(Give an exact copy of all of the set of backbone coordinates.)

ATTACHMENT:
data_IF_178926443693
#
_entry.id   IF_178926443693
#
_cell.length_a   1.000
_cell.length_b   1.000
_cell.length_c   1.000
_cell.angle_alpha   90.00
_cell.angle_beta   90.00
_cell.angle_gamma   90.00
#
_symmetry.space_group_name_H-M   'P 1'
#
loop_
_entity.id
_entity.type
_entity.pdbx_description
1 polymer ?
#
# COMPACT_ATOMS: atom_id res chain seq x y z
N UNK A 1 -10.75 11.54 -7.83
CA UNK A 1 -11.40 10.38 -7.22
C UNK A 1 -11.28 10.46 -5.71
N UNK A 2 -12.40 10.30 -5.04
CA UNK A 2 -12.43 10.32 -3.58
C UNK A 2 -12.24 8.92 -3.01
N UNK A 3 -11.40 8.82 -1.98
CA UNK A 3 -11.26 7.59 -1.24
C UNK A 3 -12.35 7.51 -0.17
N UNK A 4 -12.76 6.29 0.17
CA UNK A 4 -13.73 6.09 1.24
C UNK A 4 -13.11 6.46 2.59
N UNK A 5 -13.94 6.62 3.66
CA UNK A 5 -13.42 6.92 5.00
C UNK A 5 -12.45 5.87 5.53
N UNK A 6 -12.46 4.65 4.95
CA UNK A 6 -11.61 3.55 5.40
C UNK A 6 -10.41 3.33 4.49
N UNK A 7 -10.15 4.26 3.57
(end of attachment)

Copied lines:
data_IF_178926443693
#
_entry.id   IF_178926443693
#
_cell.length_a   1.000
_cell.length_b   1.000
_cell.length_c   1.000
_cell.angle_alpha   90.00
_cell.angle_beta   90.00
_cell.angle_gamma   90.00
#
_symmetry.space_group_name_H-M   'P 1'
#
loop_
_entity.id
_entity.type
_entity.pdbx_description
1 polymer ?
#
# COMPACT_ATOMS: atom_id res chain seq x y z
N UNK A 1 -10.75 11.54 -7.83
CA UNK A 1 -11.40 10.38 -7.22
C UNK A 1 -11.28 10.46 -5.71
N UNK A 2 -12.40 10.30 -5.04
CA UNK A 2 -12.43 10.32 -3.58
C UNK A 2 -12.24 8.92 -3.01
N UNK A 3 -11.40 8.82 -1.98
CA UNK A 3 -11.26 7.59 -1.24
C UNK A 3 -12.35 7.51 -0.17
N UNK A 4 -12.76 6.29 0.17
CA UNK A 4 -13.73 6.09 1.24
C UNK A 4 -13.11 6.46 2.59
N UNK A 5 -13.94 6.62 3.66
CA UNK A 5 -13.42 6.92 5.00
C UNK A 5 -12.45 5.87 5.53
N UNK A 6 -12.46 4.65 4.95
CA UNK A 6 -11.61 3.55 5.40
C UNK A 6 -10.41 3.33 4.49
N UNK A 7 -10.15 4.26 3.57